Have they thought about what their kids will do when it comes to the job market and how many will seek brighter climes, when they cannot get money for research or  earn a decent wage.?  Isn’t it better to be a   doctor treating ones own people and raising standards so that we can go out and help others, than being outside?  It was the mouthpiece of the Ministry of Health Yaakov Litzman who during the   recent, abhorrent doctor’s strikes stated” If they don’t go back to work we will import doctors”.

When we were kids we cried   ”Mummy make it better, make it go away”. Well its not B’Ezrat Hashem(with God’s help) or Mummy and Daddy, the bottom line is its up it’s up to us.

Sitting safely for the moment perhaps, in TA while rockets rain on our major towns in the south I think of my own experience as a child, in WW2 through the months of rocket attacks on Southern England.    Most Israelis   and certainly our critics   around the world cannot conceive that, IT’S THE living with   uncertainty that has the crushing psychological effect.  There’s no time for significant warning because you cannot hear the bloody things   which can at any moment, blow you off your feet or worse. It’s not about if I am going to get hit, but when? To this day when a door slams or a car backfires I jump out of my skin. The emotional scars are permanent. So, after all these years why isn’t every habitation reinforced? As Africa is to the West, so the people on Israel’s Northern and Southern borders are not a priority. In terms of voting   and purchasing power the periphery is peripheral. The protesters this summer were voting power par excellence.  Their slogan”I am an Israeli who does not want to leave”. They are the salt of the earth (amcha -the locals) who take their children, on a sunny Shabbat and even on a blustery one in the winter, to connect with nature. Those,     who in our public parks hang balloons amongst the trees to celebrate a birthday.   The second generation who sing songs of Eretz Israel without actually knowing why and over feed their families (the fortunate ones)   on Shabbat and festivals..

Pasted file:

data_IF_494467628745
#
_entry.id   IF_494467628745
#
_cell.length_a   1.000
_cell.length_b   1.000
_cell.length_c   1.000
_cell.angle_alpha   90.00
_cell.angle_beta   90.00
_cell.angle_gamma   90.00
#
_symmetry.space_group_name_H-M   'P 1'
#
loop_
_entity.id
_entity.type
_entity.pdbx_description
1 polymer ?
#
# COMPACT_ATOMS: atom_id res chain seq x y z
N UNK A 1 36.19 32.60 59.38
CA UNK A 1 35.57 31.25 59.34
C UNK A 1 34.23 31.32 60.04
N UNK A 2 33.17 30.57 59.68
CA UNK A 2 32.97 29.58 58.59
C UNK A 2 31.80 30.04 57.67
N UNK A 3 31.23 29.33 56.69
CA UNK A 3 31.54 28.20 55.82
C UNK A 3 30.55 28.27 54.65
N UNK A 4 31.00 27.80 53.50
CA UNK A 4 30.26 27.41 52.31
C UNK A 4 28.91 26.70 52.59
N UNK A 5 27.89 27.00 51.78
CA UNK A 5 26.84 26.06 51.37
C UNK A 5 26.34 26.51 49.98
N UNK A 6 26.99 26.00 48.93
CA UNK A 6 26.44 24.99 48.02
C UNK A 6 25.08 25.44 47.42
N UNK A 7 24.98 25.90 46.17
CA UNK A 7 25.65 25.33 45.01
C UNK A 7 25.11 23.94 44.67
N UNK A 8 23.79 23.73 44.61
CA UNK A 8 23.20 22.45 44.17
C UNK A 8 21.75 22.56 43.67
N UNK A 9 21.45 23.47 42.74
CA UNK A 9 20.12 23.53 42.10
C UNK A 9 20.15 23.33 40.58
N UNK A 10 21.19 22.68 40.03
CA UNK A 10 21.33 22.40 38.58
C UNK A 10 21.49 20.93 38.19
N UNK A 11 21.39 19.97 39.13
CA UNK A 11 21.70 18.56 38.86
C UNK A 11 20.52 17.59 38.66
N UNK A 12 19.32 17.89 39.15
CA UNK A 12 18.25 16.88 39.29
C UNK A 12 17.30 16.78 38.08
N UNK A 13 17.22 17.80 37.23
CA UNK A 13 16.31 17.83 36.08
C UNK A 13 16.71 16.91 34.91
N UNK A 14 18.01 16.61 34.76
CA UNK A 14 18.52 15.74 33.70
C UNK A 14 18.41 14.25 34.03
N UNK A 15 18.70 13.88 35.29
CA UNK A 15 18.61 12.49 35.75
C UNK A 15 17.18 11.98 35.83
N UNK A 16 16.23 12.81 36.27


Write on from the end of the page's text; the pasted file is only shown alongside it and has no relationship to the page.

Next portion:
The Israeli people are great, just move around the country sit on buses talk to them, everyone has a story and the majority have hope. Perhaps the proximity to the desert around us has taught us that change comes slowly and not all is good.

However with Bibi’s popularity on the rise again and not because he brought Gilad Shalit home, we are looking at a blurry future ahead. Make your mind up is not in his vocabulary. The Israeli people have not internalized lessons from what happened last summer or what is happening now, in the neighbours’ backyards. Until we change our electoral system to enable true accountability of those we elect we should at least sign up to a political list with whom we identify and vote in their primaries, the minimum of minimum effort to assert influence.

Maybe the recent publication of demographic statistics in Jerusalem will cause a sea change in decision making? Who knows? In the meantime   smile for the camera on your next protest and expect more burning tyres.

About the Author
Zelda Harris first came to Israel 1949, aged 18. After living through the hardships of the nascent state, she returned to England in 1966. She was a founding member of the Women's Campaign for Soviet Jewry. In 1978, she returned with her family to Israel and has been active in various spheres of Israeli Society since. Together with the late Chaim Herzog, she founded CCC for Electoral Reform, was the Director of BIPAC in Israel, and a co-founder of Metuna, the Organisation for Road Safety, which received the Speaker of Knesset Quality of Life Award for saving lives on the roads and prevention of serious injury. She is now a peace activist, blogger for Times of Israel and is writing her life story.